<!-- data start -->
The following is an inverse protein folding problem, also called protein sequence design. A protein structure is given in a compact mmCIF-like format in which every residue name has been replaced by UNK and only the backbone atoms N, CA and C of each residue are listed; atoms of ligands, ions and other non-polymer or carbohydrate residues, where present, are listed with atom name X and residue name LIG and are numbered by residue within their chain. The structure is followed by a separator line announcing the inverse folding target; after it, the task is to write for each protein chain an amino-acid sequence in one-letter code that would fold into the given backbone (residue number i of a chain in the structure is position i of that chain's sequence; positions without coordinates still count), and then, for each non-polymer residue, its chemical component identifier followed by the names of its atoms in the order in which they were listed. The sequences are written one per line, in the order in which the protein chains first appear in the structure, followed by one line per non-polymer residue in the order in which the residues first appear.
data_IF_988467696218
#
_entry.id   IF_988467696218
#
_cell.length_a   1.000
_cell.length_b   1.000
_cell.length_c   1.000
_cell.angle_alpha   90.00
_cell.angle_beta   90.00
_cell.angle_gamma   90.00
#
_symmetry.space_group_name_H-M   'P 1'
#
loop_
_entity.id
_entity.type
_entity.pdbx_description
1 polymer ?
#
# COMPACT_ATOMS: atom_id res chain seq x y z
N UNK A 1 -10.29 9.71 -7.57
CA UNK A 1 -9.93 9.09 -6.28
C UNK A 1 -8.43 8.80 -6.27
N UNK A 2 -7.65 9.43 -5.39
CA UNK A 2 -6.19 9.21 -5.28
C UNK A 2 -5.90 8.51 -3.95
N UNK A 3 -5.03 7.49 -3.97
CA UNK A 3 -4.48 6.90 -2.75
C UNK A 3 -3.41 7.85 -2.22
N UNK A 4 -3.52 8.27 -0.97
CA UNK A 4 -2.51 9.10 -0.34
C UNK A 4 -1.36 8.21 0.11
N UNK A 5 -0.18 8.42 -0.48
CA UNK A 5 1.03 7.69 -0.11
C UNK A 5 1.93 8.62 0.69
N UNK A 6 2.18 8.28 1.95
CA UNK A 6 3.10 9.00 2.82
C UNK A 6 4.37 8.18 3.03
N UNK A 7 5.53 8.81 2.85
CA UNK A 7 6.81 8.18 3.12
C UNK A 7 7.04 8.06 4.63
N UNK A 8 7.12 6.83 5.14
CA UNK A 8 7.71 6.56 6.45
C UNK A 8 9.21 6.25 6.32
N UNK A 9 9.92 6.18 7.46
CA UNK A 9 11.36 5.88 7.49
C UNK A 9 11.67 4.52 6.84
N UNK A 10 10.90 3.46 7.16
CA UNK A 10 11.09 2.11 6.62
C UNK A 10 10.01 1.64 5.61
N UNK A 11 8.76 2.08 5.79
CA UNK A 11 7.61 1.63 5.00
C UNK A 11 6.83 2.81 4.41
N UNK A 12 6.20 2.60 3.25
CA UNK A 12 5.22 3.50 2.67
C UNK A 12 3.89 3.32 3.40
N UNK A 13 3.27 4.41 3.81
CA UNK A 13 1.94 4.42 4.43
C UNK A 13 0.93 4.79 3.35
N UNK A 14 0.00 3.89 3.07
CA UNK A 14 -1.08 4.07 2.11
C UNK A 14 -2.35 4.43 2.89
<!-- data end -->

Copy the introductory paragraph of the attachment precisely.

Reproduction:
The following is an inverse protein folding problem, also called protein sequence design. A protein structure is given in a compact mmCIF-like format in which every residue name has been replaced by UNK and only the backbone atoms N, CA and C of each residue are listed; atoms of ligands, ions and other non-polymer or carbohydrate residues, where present, are listed with atom name X and residue name LIG and are numbered by residue within their chain. The structure is followed by a separator line announcing the inverse folding target; after it, the task is to write for each protein chain an amino-acid sequence in one-letter code that would fold into the given backbone (residue number i of a chain in the structure is position i of that chain's sequence; positions without coordinates still count), and then, for each non-polymer residue, its chemical component identifier followed by the names of its atoms in the order in which they were listed. The sequences are written one per line, in the order in which the protein chains first appear in the structure, followed by one line per non-polymer residue in the order in which the residues first appear.